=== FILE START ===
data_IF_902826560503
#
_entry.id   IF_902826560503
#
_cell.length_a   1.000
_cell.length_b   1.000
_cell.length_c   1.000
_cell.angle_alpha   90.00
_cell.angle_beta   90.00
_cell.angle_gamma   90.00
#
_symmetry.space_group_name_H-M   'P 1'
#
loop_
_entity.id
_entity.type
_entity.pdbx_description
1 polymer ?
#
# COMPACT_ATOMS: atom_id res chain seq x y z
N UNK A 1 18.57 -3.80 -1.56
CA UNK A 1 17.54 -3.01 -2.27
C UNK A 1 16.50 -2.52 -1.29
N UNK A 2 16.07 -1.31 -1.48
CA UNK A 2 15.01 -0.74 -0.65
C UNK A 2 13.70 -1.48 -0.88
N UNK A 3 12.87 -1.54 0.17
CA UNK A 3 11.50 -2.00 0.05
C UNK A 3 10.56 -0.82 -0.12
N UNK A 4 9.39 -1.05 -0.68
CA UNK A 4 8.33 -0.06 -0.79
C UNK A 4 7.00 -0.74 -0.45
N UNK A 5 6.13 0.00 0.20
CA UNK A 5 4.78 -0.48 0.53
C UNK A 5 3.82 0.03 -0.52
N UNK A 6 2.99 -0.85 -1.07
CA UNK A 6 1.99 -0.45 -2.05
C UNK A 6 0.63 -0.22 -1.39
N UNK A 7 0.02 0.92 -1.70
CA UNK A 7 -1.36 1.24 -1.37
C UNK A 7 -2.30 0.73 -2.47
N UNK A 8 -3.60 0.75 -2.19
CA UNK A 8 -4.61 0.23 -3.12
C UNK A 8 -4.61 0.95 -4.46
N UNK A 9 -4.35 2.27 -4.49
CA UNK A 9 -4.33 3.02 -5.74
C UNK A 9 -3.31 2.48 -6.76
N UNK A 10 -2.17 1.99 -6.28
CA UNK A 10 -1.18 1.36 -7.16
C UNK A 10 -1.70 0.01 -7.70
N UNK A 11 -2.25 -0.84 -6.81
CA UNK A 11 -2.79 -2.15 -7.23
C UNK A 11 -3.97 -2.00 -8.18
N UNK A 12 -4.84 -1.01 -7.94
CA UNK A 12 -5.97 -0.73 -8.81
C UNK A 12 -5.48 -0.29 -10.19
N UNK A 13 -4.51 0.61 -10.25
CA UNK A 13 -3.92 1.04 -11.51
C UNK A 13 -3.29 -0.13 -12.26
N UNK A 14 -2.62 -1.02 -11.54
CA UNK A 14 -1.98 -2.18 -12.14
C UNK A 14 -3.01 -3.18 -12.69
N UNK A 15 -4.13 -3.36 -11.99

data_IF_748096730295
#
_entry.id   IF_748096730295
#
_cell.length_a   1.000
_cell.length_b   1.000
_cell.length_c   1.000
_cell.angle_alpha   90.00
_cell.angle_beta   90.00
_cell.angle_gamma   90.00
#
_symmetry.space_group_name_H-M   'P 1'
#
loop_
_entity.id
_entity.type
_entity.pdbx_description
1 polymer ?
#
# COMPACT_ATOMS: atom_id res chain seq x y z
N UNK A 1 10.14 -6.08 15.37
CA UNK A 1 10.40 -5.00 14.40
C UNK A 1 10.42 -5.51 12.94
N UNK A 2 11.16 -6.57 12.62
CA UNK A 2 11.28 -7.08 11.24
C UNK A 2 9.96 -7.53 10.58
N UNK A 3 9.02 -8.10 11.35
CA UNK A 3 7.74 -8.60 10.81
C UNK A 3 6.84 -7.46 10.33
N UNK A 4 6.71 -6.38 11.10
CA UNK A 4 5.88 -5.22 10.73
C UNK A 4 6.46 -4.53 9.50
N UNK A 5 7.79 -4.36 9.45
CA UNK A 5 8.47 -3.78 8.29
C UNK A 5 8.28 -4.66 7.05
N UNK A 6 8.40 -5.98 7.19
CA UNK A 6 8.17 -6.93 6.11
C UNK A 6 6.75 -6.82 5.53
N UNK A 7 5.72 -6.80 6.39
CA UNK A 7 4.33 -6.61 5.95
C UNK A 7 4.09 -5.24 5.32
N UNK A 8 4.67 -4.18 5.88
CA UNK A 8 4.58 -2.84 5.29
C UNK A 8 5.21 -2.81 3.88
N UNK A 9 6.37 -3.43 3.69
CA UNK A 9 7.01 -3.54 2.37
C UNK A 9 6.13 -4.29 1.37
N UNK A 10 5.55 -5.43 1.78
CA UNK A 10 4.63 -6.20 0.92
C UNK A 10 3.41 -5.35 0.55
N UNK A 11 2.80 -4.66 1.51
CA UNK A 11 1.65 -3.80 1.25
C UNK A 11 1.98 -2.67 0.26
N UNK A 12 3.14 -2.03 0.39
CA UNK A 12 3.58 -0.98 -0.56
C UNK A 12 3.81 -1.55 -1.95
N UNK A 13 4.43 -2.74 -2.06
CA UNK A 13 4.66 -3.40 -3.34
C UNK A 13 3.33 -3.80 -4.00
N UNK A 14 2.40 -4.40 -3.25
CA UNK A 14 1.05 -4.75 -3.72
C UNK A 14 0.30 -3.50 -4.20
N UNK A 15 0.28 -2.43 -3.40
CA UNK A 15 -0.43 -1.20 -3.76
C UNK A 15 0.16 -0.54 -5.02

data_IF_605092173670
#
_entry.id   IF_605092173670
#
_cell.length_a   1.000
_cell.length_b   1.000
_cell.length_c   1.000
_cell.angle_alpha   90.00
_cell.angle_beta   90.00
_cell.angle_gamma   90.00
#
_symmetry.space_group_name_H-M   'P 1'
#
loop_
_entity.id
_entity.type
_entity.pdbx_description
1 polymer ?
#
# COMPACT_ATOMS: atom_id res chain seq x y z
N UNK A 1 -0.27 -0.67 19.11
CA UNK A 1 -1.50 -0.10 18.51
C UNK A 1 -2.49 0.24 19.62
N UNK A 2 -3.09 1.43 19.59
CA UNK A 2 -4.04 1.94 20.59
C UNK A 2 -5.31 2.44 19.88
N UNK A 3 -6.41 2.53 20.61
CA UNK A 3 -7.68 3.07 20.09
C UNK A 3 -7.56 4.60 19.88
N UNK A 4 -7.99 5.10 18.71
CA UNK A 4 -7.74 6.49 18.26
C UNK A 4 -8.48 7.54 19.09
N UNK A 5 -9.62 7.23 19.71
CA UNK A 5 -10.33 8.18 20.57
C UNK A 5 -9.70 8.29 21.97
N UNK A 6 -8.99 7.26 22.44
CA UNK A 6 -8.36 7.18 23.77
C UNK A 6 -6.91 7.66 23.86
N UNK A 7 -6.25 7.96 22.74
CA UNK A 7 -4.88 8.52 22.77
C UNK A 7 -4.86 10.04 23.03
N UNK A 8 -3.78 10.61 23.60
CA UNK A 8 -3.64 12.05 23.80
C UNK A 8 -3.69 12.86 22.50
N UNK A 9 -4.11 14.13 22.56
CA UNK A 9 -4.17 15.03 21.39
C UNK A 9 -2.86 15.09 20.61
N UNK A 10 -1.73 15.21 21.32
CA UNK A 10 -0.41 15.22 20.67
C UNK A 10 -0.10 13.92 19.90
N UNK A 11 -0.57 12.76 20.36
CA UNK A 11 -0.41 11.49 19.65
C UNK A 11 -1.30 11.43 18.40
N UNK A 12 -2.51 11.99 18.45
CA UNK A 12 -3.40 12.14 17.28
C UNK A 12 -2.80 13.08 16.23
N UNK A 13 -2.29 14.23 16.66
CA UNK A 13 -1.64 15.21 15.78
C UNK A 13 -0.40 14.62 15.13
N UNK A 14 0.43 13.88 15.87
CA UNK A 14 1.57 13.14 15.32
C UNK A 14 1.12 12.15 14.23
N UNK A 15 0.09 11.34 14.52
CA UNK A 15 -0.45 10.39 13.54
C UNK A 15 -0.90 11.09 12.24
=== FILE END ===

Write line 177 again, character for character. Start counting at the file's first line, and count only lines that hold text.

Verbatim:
CA UNK A 10 -0.41 15.22 20.67